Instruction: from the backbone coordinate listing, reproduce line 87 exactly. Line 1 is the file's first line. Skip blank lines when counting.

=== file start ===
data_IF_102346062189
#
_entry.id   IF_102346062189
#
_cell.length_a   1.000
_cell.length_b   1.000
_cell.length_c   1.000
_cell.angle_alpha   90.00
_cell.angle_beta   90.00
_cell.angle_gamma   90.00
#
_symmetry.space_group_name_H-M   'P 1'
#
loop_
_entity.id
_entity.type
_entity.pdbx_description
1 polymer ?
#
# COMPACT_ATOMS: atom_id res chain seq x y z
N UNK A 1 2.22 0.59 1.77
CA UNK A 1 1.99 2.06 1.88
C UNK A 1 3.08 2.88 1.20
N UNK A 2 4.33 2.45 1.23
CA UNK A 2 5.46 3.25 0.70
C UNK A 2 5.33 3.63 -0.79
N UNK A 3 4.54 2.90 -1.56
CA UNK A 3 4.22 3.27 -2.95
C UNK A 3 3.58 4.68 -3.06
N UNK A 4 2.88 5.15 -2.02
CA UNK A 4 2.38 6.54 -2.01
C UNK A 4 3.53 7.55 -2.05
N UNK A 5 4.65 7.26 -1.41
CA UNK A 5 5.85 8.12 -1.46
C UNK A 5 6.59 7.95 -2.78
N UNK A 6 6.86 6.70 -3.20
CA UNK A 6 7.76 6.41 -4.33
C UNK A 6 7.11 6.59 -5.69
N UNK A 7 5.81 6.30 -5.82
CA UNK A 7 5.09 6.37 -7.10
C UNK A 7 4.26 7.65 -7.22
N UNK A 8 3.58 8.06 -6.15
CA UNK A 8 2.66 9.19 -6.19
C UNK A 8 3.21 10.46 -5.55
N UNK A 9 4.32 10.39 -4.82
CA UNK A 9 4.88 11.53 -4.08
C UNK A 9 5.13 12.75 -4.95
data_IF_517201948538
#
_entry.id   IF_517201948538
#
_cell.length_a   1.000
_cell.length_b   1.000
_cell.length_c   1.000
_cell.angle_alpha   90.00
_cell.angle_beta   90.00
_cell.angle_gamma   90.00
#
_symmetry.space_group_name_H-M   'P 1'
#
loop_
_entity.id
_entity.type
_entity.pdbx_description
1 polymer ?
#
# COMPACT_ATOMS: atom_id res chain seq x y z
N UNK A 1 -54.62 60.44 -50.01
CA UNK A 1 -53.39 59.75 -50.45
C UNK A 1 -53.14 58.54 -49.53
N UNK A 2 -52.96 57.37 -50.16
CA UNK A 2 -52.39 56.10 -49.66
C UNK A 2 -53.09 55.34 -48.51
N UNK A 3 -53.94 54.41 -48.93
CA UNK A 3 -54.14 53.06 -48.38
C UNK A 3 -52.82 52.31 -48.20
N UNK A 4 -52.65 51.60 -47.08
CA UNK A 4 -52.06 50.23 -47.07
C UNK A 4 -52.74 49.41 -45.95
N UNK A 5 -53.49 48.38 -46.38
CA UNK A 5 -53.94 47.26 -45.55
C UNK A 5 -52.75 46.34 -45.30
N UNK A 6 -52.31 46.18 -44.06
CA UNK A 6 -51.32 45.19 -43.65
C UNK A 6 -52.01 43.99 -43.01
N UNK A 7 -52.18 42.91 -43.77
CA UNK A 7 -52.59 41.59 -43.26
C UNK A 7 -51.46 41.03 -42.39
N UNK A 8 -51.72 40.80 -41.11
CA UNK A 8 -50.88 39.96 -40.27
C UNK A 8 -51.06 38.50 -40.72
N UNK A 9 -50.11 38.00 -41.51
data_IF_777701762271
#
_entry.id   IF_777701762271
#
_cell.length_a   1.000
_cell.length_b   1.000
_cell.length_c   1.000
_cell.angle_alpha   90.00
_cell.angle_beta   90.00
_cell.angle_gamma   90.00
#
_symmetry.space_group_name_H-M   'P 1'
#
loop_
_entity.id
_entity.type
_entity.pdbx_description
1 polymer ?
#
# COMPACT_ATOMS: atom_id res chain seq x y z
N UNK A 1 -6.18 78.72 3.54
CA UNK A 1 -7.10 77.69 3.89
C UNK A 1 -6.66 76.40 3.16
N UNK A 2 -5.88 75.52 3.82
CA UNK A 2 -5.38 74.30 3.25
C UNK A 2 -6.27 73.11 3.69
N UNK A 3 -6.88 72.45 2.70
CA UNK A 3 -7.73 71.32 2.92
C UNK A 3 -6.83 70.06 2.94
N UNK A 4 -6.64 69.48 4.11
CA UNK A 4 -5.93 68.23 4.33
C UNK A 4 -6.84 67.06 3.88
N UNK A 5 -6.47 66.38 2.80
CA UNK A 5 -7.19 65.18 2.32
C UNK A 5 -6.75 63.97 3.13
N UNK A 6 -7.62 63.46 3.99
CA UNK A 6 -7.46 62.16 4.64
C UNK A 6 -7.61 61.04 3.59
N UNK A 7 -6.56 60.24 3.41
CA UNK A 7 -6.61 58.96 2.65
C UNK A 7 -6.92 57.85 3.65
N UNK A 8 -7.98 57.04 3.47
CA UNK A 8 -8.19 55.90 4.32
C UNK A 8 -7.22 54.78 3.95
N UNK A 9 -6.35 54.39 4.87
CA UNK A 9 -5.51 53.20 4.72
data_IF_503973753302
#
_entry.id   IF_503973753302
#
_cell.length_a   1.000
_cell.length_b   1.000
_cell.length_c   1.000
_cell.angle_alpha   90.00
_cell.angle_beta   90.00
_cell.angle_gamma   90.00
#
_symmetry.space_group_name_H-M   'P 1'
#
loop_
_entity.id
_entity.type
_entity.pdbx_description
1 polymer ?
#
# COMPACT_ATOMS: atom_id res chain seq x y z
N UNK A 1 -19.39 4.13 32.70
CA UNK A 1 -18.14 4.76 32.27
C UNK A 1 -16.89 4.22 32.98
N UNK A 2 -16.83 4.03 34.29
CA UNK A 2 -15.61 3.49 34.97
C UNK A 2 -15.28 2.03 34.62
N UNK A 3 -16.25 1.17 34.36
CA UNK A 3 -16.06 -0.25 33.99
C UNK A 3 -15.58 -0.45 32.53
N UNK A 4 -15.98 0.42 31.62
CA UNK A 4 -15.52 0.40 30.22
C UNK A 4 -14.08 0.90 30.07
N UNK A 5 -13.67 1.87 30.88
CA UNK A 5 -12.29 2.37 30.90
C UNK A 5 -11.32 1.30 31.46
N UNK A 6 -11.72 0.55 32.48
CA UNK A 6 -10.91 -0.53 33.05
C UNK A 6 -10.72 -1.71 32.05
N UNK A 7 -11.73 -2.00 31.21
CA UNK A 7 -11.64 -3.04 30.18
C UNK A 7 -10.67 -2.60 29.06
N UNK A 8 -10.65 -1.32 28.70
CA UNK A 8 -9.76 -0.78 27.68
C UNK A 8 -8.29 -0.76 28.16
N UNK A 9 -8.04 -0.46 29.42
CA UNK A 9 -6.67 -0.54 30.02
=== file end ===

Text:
CA UNK A 7 -52.59 41.59 -43.26